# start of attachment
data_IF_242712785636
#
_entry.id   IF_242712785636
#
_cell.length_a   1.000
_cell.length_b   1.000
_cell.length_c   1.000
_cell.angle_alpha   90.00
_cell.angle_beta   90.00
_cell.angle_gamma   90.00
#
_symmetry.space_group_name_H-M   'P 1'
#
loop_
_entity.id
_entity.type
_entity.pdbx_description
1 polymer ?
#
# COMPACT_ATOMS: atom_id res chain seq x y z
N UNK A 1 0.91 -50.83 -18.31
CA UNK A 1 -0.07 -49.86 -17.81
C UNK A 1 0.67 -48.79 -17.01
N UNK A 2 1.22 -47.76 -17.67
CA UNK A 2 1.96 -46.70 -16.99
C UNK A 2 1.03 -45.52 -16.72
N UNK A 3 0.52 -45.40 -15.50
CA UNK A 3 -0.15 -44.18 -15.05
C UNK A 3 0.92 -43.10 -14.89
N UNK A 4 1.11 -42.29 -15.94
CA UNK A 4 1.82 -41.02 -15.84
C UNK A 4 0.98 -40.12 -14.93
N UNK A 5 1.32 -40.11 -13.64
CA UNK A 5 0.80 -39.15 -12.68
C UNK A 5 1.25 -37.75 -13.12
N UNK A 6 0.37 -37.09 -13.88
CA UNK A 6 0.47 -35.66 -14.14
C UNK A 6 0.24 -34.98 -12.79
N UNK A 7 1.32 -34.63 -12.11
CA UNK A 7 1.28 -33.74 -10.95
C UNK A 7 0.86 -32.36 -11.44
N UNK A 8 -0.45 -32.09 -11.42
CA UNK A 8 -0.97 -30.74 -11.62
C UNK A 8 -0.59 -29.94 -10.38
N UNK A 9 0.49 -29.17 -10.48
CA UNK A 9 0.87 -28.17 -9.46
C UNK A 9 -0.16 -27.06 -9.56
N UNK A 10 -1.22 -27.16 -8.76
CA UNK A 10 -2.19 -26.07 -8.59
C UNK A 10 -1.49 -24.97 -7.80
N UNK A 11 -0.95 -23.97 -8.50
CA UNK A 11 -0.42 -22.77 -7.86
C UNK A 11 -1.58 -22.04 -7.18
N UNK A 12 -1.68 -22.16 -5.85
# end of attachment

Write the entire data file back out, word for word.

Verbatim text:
data_IF_242712785636
#
_entry.id   IF_242712785636
#
_cell.length_a   1.000
_cell.length_b   1.000
_cell.length_c   1.000
_cell.angle_alpha   90.00
_cell.angle_beta   90.00
_cell.angle_gamma   90.00
#
_symmetry.space_group_name_H-M   'P 1'
#
loop_
_entity.id
_entity.type
_entity.pdbx_description
1 polymer ?
#
# COMPACT_ATOMS: atom_id res chain seq x y z
N UNK A 1 0.91 -50.83 -18.31
CA UNK A 1 -0.07 -49.86 -17.81
C UNK A 1 0.67 -48.79 -17.01
N UNK A 2 1.22 -47.76 -17.67
CA UNK A 2 1.96 -46.70 -16.99
C UNK A 2 1.03 -45.52 -16.72
N UNK A 3 0.52 -45.40 -15.50
CA UNK A 3 -0.15 -44.18 -15.05
C UNK A 3 0.92 -43.10 -14.89
N UNK A 4 1.11 -42.29 -15.94
CA UNK A 4 1.82 -41.02 -15.84
C UNK A 4 0.98 -40.12 -14.93
N UNK A 5 1.32 -40.11 -13.64
CA UNK A 5 0.80 -39.15 -12.68
C UNK A 5 1.25 -37.75 -13.12
N UNK A 6 0.37 -37.09 -13.88
CA UNK A 6 0.47 -35.66 -14.14
C UNK A 6 0.24 -34.98 -12.79
N UNK A 7 1.32 -34.63 -12.11
CA UNK A 7 1.28 -33.74 -10.95
C UNK A 7 0.86 -32.36 -11.44
N UNK A 8 -0.45 -32.09 -11.42
CA UNK A 8 -0.97 -30.74 -11.62
C UNK A 8 -0.59 -29.94 -10.38
N UNK A 9 0.49 -29.17 -10.48
CA UNK A 9 0.87 -28.17 -9.46
C UNK A 9 -0.16 -27.06 -9.56
N UNK A 10 -1.22 -27.16 -8.76
CA UNK A 10 -2.19 -26.07 -8.59
C UNK A 10 -1.49 -24.97 -7.80
N UNK A 11 -0.95 -23.97 -8.50
CA UNK A 11 -0.42 -22.77 -7.86
C UNK A 11 -1.58 -22.04 -7.18
N UNK A 12 -1.68 -22.16 -5.85